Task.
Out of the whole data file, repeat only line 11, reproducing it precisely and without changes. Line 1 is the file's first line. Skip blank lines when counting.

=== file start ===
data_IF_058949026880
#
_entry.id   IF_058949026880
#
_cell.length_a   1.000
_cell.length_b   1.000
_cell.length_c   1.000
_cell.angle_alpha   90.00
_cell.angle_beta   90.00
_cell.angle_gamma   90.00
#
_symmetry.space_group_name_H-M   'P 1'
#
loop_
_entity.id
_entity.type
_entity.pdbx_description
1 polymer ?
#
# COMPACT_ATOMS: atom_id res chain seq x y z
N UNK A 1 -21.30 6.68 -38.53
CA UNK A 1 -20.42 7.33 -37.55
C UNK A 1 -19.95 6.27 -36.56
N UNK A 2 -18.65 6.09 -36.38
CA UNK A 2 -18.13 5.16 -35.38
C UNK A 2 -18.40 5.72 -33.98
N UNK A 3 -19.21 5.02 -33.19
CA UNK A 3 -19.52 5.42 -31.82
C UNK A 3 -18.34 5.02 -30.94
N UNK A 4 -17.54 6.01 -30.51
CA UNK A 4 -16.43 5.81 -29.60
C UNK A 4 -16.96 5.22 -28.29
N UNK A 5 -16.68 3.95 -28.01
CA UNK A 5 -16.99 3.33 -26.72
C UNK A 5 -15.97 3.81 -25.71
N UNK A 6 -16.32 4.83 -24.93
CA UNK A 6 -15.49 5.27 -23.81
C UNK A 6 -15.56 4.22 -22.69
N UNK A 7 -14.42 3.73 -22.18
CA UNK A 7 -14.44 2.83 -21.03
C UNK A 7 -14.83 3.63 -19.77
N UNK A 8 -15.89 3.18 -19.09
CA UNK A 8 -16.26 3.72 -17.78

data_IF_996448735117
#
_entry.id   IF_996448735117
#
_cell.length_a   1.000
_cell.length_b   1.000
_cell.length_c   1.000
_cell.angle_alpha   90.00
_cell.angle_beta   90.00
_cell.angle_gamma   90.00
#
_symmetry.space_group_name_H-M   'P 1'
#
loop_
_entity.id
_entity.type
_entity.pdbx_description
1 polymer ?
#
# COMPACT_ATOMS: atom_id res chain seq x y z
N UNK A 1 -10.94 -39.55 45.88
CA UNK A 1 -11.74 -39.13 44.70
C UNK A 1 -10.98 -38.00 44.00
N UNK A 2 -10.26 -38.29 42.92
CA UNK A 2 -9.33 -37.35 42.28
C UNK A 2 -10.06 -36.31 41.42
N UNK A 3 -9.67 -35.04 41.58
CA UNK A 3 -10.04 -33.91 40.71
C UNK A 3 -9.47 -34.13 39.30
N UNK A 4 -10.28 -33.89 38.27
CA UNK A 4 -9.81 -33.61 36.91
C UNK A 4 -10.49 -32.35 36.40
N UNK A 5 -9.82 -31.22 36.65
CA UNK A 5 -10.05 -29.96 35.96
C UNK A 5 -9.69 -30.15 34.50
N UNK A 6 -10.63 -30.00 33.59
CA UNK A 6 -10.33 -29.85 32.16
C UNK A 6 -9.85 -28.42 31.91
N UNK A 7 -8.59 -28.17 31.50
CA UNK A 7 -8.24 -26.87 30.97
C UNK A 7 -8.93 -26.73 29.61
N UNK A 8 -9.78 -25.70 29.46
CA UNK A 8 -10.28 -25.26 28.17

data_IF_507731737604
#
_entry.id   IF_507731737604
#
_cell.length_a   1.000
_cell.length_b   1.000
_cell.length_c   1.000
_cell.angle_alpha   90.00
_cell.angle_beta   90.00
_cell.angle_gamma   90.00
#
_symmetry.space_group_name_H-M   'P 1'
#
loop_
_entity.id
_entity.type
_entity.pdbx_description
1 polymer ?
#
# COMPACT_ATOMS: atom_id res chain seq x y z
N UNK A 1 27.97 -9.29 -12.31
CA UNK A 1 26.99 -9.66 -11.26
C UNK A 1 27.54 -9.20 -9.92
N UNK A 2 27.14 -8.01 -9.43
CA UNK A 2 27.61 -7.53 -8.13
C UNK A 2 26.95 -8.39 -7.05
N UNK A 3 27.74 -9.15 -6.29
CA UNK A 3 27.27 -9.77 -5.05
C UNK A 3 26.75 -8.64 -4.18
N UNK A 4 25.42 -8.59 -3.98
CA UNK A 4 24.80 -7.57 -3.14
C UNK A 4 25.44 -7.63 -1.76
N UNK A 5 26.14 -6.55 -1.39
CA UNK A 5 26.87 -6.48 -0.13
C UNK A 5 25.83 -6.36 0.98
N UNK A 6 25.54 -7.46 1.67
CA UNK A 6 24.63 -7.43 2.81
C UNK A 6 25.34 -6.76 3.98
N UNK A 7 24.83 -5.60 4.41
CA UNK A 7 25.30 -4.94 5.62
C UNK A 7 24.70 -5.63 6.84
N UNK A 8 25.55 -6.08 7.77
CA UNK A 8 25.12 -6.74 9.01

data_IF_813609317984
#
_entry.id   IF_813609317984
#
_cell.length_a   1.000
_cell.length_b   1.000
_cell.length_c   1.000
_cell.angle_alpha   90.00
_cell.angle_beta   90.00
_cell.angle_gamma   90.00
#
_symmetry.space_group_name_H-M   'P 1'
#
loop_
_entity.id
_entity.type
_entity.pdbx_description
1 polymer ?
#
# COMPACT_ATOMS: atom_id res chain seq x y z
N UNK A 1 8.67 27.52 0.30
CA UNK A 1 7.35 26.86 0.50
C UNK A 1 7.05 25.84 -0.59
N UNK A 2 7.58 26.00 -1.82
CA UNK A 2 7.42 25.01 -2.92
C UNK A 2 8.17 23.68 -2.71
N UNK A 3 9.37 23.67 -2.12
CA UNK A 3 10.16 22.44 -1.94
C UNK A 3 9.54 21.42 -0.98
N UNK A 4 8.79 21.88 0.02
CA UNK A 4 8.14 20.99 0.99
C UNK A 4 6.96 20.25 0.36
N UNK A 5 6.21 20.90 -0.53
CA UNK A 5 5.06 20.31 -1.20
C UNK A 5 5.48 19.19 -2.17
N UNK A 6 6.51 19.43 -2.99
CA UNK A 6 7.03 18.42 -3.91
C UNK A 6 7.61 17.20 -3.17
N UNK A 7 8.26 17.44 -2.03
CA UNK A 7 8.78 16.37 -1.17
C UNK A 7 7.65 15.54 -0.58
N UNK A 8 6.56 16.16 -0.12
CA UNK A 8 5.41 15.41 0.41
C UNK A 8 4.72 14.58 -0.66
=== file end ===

#